Serving the GW Community since 1904

The GW Hatchet


The GW Hatchet

Serving the GW Community since 1904

The GW Hatchet

GW hosts Volunteer Week

GW’s second-annual Volunteer Week, which includes events such as breakfast at Miriam’s Kitchen, brown bag lunches and a week-long food drive, takes place this week.

Coordinated by sophomores Madeleine Buck and Rajvee Bhalakia from the Office of Community Service, organizers said they hope this year’s Volunteer Week will not only be exciting, but will also reach many people in the community through service and donations.

GW’s campus-wide Volunteer Week was established last year by Eddie Rodriguez from the Office of Community Service, and has since become an annual event.

We hope to raise a campus awareness of direct community service, educate people about the Shaw community, and recognize volunteers who provide their services, said Stacy Blumenthal, coordinator of the Neighbors Project in the Office of Community Service.

Volunteer Week kicks off early Monday morning at Miriam’s Kitchen, where participants will serve breakfast for the homeless. Students can volunteer at Miriam’s Kitchen again on Thursday morning from 6 to 8 a.m.

Monday’s events continue with a free barbecue at Kogan Plaza and conclude that evening in the Marvin Center with a roundtable discussion about community service.

The discussion will focus on homelessness and the assumptions and perceptions that surround the issue.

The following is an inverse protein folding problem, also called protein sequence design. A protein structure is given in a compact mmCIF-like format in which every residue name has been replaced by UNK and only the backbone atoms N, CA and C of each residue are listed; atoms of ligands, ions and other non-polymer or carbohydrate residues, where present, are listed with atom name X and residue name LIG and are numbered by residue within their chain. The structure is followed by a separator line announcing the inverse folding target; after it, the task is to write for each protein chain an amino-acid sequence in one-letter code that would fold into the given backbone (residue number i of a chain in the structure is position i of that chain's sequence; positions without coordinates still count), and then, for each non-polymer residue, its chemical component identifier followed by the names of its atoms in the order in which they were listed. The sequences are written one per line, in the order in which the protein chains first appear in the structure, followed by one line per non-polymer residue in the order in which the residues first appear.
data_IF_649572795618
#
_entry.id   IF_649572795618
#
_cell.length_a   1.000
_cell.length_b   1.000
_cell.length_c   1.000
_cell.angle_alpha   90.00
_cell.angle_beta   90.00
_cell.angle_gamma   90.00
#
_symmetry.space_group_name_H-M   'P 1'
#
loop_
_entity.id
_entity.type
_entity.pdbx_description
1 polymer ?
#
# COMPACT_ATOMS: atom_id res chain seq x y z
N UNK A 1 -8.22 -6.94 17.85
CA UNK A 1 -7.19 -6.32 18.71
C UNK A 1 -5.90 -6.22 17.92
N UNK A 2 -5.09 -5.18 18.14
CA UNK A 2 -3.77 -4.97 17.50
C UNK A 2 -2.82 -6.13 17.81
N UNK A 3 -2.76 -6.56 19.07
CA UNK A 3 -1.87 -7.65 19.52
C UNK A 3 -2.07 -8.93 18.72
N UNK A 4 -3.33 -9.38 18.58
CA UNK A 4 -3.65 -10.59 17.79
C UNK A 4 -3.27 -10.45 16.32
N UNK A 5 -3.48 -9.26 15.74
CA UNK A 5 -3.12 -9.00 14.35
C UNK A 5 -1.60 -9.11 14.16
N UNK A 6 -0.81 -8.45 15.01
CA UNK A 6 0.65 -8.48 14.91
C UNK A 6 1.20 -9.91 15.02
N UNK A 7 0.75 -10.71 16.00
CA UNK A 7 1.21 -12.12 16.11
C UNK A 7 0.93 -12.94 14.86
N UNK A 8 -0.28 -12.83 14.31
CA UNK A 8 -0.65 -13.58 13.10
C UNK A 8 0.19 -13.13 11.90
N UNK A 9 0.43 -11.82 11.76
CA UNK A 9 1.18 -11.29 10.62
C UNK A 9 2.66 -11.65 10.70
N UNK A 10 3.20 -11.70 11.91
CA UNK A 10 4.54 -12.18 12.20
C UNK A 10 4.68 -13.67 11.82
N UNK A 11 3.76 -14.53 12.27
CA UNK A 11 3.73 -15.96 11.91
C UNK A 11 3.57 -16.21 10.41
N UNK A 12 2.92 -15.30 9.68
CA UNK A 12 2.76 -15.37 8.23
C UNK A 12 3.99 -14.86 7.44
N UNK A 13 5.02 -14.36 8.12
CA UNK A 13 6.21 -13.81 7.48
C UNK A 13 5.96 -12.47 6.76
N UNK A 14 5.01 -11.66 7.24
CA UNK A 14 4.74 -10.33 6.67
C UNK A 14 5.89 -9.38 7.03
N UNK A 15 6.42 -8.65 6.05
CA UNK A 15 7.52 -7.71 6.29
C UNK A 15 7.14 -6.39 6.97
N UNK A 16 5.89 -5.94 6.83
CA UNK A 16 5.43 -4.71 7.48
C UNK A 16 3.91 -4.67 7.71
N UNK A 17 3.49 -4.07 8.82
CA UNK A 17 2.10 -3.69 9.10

We are really excited about the week’s events because it allows for the interconnection between the George Washington University and the community, said Kavitha Kasargod, one of the 14 members of the Neighbors Project corps. Many people from outside the University are sponsoring some of the events.

Students can make cards for senior citizens Thursday afternoon on the H Street terrace.

Volunteer Week also includes a weeklong Provisions Market food drive.

Students can help Miriam’s Kitchen and the Northwest Settlement House by donating food purchased on meal points from Provisions Market, organizers said.

The week’s events will culminate on Saturday with Make a Difference Day, a national event sponsored by USA Weekend magazine. The event is designed to raise awareness about volunteerism around the country.

This year marks the 10th anniversary of Make a Difference Day, both nationally and for the University, and will include a volunteer marathon, in which students can participate in either part or all of the events.

Students can volunteer at Miriam’s Kitchen and Emmaus Serivces for the Aging, help clean-up sections of the Shaw neighborhood, tour Martha’s Table and eat ice cream with Jonathan Kozol, an education expert and author of Savage Institutions and Amazing Grace.

Kid’s Fest, which will run concurrently with the Saturday’s other events, will be held in the Hippodrome and around the Foggy Bottom campus.

For Saturday’s Kid’s Fest students can volunteer to work with children from the Neighbors Project sites, and participate in fall activities such as pumpkin painting, storytelling and face painting at the Hippodrome. The children will also be trick-or-treating in the residence halls between 10 a.m. and 1 p.m.

GW’s 14 Neighbors Project corps members recruit and train volunteers to work in programs that focus on the areas of senior services, health services, education services and communication development.

Organizers said they are particularly excited about the ice cream social with Kozol.

We are very lucky to be able to pull Jonathan Kozol away for an hour from the National Student Campaign Against Hunger and Homelessness annual conference, which will be held this year at the University of Maryland, Blumenthal said.

Kozol will speak at the Strong Hall Piano Lounge from 5 to 6 p.m. Saturday

All the activities are open to the GW community.

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